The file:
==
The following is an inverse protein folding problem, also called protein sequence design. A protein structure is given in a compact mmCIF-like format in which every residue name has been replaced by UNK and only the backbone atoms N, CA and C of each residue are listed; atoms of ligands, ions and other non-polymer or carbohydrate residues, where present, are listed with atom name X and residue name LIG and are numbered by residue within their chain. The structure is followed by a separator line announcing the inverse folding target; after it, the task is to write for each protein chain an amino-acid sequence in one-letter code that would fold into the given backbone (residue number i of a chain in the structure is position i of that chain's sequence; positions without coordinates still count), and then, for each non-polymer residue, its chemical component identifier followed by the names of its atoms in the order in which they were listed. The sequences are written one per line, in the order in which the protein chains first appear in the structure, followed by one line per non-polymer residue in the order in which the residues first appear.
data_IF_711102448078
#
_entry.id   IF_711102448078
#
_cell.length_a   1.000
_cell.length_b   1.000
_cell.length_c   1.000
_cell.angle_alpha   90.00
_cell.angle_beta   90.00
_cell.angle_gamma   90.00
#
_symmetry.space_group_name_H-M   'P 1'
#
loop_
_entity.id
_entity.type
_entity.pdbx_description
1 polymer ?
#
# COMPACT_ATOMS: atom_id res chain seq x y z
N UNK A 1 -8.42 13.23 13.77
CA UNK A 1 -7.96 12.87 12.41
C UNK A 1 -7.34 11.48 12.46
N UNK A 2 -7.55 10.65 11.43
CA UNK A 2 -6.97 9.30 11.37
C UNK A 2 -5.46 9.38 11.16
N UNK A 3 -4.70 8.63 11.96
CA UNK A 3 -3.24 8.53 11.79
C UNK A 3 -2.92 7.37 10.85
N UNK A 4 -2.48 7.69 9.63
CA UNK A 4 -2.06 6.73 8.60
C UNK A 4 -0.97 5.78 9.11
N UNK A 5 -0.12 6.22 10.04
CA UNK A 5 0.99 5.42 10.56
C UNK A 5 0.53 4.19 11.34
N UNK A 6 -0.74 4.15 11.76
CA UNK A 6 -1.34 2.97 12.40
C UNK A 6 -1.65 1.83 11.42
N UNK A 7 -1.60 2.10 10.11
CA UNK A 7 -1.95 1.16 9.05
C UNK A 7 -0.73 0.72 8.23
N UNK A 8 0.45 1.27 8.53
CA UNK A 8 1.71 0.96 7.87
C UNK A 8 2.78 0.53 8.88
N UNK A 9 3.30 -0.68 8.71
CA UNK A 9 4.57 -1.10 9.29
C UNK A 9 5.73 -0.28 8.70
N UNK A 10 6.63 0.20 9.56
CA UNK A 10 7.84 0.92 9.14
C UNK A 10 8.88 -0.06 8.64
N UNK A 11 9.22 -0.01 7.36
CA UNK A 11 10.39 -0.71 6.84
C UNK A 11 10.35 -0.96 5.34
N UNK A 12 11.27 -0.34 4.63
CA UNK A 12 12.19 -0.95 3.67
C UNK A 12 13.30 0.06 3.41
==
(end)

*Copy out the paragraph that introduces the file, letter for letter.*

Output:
The following is an inverse protein folding problem, also called protein sequence design. A protein structure is given in a compact mmCIF-like format in which every residue name has been replaced by UNK and only the backbone atoms N, CA and C of each residue are listed; atoms of ligands, ions and other non-polymer or carbohydrate residues, where present, are listed with atom name X and residue name LIG and are numbered by residue within their chain. The structure is followed by a separator line announcing the inverse folding target; after it, the task is to write for each protein chain an amino-acid sequence in one-letter code that would fold into the given backbone (residue number i of a chain in the structure is position i of that chain's sequence; positions without coordinates still count), and then, for each non-polymer residue, its chemical component identifier followed by the names of its atoms in the order in which they were listed. The sequences are written one per line, in the order in which the protein chains first appear in the structure, followed by one line per non-polymer residue in the order in which the residues first appear.